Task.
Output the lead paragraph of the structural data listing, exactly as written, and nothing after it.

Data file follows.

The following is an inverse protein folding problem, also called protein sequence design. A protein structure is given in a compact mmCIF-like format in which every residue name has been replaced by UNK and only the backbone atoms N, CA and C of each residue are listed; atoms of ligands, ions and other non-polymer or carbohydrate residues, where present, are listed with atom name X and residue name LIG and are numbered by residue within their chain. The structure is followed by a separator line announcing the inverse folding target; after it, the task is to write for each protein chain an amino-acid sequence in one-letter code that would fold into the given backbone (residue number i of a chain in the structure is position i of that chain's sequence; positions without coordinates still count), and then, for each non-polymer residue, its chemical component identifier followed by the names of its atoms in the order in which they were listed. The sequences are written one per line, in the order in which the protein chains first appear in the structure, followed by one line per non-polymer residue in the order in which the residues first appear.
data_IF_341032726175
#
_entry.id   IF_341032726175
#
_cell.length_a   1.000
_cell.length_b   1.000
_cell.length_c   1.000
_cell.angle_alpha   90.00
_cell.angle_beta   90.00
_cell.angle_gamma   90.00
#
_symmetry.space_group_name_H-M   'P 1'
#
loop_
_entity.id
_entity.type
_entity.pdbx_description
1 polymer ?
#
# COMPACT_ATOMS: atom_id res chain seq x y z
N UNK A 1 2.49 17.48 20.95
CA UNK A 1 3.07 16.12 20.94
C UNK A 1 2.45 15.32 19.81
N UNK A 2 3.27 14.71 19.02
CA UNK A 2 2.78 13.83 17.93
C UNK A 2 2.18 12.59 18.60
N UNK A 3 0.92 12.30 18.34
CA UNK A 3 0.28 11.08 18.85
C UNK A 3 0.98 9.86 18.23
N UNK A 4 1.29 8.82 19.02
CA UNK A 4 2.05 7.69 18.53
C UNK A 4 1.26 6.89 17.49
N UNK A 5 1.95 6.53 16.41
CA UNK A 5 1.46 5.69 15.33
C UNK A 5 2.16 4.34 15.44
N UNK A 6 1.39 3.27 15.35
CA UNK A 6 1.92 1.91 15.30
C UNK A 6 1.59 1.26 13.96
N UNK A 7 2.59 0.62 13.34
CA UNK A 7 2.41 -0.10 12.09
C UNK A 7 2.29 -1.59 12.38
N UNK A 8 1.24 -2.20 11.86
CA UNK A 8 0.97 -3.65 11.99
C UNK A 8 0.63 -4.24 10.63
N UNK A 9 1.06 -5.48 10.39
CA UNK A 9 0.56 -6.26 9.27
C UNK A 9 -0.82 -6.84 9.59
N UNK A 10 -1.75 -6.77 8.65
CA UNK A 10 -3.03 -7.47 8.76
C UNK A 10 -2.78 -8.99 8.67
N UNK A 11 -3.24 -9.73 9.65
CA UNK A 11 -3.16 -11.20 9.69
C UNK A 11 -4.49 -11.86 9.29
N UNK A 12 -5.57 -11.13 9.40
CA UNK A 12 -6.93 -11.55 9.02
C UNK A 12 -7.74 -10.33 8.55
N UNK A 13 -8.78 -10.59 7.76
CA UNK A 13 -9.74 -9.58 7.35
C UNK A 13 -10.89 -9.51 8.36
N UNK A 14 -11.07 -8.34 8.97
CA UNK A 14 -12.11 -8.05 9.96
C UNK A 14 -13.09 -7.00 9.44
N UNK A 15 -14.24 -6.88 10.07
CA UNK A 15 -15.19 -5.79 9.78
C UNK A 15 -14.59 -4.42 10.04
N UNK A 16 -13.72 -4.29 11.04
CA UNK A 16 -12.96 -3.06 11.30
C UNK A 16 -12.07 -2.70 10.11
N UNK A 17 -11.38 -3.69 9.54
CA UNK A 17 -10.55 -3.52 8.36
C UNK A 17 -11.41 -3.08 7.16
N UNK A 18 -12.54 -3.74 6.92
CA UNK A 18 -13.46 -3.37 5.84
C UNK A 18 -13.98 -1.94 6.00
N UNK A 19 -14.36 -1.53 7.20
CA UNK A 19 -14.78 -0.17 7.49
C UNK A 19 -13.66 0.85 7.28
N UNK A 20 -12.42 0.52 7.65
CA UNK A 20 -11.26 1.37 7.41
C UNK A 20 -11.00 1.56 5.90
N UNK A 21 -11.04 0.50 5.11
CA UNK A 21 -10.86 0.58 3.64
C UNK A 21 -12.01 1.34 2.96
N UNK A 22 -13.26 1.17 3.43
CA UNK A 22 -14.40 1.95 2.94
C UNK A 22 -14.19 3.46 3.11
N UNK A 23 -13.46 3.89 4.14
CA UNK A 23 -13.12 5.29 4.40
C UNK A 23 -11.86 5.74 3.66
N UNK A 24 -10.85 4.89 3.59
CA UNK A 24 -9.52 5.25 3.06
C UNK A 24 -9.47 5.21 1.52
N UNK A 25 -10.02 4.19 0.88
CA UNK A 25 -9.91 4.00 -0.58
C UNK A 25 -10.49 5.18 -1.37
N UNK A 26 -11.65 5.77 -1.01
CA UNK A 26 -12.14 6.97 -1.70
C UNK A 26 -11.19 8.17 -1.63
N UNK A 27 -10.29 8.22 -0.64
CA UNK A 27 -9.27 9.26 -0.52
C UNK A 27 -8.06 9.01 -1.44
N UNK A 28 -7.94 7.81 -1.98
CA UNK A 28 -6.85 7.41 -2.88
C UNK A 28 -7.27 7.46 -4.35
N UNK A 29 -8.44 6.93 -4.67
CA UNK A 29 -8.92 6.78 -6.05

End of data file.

The following is an inverse protein folding problem, also called protein sequence design. A protein structure is given in a compact mmCIF-like format in which every residue name has been replaced by UNK and only the backbone atoms N, CA and C of each residue are listed; atoms of ligands, ions and other non-polymer or carbohydrate residues, where present, are listed with atom name X and residue name LIG and are numbered by residue within their chain. The structure is followed by a separator line announcing the inverse folding target; after it, the task is to write for each protein chain an amino-acid sequence in one-letter code that would fold into the given backbone (residue number i of a chain in the structure is position i of that chain's sequence; positions without coordinates still count), and then, for each non-polymer residue, its chemical component identifier followed by the names of its atoms in the order in which they were listed. The sequences are written one per line, in the order in which the protein chains first appear in the structure, followed by one line per non-polymer residue in the order in which the residues first appear.